Proud legacy: Commissaries honor Coast Guard's 229 years of service
FORT LEE, Va. – Military commissaries have served the U.S. Coast Guard for almost half of its existence, so it’s with pride that the Defense Commissary Agency joins with them in observing their 229th birthday Aug. 4.
“The Coast Guard has a unique and proud legacy of serving this nation as a multi-mission maritime force,” said Army Command Sgt. Maj. Tomeka N. O’Neal, senior enlisted advisor to the DeCA director. “We celebrate their 229th birthday and will continue to serve active duty, reserve and retired Coast Guardsmen and their families by delivering the commissary benefit they’ve earned.”
Commissaries have served the Coast Guard since 1909, some 110 years after Congress approved Secretary of the Treasury Alexander Hamilton’s proposal to build 10 cutters to protect the nation’s revenue on Aug. 4, 1790. The organization was initially called the Revenue Cutter Service. The name was changed to the Coast Guard in 1915.
The Coast Guard’s service is unique among the military branches because it is not a branch of the Department of Defense. In fact, it was a branch of the U.S. Treasury Department until after the terrorist attacks on Sept. 11, 2001, when the Coast Guard transitioned to the U.S. Department of Homeland Security. There it performs maritime law enforcement duties as well as federal regulatory duties.
The Coast Guard has never operated a large number of commissaries, with most of them located inside their exchange stores. By the early 1980s, the Coast Guard was served by 15 commissaries, 11 of which operated near the Atlantic Ocean, two near the Pacific Ocean and the remaining two near the Great Lakes.
In 1990, Congress and the Defense Department decided to consolidate the individual service commissary systems. With the formation of the Defense Commissary Agency on Oct. 1, 1991, service commissaries – 411 stores in all – fell under DOD control.
Through this consolidation, DeCA assumed control of the Governor’s Island Commissary in 1991, located south of Manhattan on the approach to New York Harbor, as well as the store at Coast Guard Base Kodiak, Alaska, in the Aleutian Islands. Governor’s Island was shut down during the Base Realignment and Closure Commission (BRAC) in 1996, leaving Kodiak as the sole commissary serving Coast Guardsmen and their families.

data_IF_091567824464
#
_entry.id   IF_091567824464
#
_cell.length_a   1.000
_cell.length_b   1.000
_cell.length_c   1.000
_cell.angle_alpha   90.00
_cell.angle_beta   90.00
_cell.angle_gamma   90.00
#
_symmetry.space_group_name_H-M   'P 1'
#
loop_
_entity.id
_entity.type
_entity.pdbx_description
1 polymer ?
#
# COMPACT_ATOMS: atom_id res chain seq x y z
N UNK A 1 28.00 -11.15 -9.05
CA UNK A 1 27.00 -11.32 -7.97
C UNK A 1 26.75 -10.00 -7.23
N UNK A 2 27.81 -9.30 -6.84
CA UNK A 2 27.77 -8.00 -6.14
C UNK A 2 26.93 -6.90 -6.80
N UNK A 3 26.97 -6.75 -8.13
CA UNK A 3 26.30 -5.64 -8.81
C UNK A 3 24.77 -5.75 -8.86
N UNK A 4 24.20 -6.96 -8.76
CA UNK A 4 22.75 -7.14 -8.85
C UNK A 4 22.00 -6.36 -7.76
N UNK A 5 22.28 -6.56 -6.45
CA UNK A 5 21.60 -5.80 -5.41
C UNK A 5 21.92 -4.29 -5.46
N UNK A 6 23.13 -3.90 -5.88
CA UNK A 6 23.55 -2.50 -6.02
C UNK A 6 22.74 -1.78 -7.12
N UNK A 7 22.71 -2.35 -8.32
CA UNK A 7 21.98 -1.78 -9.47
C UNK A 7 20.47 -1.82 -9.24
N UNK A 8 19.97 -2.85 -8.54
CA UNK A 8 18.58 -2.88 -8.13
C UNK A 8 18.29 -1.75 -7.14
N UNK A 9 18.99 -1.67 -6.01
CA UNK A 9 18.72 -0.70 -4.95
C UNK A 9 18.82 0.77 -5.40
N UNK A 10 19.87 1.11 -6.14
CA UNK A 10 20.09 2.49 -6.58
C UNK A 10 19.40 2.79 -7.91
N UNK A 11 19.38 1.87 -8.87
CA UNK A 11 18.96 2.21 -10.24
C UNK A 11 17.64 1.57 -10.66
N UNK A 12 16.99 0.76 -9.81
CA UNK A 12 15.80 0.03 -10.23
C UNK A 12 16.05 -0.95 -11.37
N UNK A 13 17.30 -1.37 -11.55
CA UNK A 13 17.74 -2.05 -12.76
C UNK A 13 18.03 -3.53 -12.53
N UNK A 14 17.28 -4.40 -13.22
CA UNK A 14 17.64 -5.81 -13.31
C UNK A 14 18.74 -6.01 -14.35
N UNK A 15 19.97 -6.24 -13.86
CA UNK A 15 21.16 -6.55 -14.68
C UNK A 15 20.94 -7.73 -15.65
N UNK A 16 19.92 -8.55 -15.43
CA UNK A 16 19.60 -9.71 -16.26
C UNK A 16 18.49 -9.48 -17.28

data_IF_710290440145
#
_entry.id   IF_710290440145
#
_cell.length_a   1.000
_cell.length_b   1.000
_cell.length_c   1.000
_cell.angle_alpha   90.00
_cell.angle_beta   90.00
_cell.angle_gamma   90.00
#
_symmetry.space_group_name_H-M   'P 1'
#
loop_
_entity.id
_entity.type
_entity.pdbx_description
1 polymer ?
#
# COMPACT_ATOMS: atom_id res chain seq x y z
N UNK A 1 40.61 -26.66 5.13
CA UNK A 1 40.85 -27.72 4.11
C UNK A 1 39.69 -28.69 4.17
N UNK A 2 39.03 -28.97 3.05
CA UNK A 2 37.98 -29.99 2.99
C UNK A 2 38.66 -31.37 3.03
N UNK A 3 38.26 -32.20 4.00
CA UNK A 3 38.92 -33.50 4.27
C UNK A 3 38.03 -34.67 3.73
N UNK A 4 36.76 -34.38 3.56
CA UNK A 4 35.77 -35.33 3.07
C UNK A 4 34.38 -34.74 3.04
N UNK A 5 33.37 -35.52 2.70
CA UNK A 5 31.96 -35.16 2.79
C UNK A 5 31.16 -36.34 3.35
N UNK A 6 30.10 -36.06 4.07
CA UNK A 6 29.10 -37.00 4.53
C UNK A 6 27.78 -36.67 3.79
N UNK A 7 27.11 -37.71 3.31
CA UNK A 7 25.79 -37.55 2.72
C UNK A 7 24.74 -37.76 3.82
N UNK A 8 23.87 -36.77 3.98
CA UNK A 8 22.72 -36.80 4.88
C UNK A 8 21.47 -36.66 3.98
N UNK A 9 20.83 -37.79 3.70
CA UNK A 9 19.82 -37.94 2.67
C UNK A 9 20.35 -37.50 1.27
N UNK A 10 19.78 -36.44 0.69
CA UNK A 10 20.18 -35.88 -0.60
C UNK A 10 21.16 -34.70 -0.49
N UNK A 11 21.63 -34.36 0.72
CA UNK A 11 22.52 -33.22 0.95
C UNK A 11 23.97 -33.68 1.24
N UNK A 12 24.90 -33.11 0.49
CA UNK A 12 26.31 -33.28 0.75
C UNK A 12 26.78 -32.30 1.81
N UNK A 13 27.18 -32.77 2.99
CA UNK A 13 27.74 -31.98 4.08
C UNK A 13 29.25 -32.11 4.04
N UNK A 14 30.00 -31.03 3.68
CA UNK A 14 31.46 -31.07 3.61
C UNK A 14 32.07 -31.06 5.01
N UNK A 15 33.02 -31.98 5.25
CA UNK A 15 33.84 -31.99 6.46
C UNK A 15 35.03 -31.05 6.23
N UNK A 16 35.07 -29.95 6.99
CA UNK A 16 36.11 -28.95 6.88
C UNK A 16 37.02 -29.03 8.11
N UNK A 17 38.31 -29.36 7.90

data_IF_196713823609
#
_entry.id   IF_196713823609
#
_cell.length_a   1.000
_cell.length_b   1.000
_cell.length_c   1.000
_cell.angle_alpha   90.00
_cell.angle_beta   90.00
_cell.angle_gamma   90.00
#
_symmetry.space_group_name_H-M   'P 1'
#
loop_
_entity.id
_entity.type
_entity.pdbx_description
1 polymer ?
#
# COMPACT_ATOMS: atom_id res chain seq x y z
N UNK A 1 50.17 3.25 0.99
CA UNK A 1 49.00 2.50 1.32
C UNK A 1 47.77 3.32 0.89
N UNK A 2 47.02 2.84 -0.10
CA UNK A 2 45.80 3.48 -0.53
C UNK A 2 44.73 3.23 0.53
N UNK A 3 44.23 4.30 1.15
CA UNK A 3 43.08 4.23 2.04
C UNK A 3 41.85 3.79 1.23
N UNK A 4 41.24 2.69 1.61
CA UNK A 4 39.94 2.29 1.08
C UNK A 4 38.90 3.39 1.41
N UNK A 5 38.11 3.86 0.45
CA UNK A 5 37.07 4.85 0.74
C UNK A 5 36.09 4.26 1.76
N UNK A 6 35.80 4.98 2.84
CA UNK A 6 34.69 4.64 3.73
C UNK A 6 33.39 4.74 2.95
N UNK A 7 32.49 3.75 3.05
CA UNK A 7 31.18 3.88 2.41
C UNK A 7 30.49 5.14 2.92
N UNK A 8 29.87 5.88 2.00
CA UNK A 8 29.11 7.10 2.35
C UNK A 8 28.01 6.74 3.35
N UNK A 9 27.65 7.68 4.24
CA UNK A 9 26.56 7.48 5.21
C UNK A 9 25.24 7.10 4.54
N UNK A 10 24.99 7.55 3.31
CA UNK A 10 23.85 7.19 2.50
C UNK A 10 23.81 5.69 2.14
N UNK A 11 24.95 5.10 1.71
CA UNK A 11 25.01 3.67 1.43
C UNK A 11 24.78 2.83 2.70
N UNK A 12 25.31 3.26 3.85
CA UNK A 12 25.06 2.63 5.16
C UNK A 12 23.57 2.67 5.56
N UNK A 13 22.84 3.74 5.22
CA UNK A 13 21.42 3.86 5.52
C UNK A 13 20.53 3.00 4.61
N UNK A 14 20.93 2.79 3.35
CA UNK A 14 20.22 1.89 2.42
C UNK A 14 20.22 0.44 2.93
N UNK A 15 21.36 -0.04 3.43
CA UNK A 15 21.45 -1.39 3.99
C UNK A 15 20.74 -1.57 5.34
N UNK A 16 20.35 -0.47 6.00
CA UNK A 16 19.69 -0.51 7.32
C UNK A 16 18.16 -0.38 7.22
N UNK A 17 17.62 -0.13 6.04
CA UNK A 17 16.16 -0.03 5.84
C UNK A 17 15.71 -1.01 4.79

Since 1867, U.S. commissaries have existed on every continent except Antarctica in more than 1,000 locations. Today DeCA continues to serve the military and its families at nearly 240 stores in 13 countries.
To learn more about the United States Coast Guard, visit GoCoastGuard.com.
Note: To see photographs related the commissary’s history of service to the Coast Guard, go to the agency’s Flickr page.
About DeCA: The Defense Commissary Agency operates a worldwide chain of commissaries providing groceries to military personnel, retirees and their families in a safe and secure shopping environment. Commissaries provide a military benefit, saving authorized patrons thousands of dollars annually on their purchases compared to similar products at commercial retailers. The discounted prices include a 5-percent surcharge, which covers the costs of building new commissaries and modernizing existing ones. A core military family support element, and a valued part of military pay and benefits, commissaries contribute to family readiness, enhance the quality of life for America’s military and their families, and help recruit and retain the best and brightest men and women to serve their country.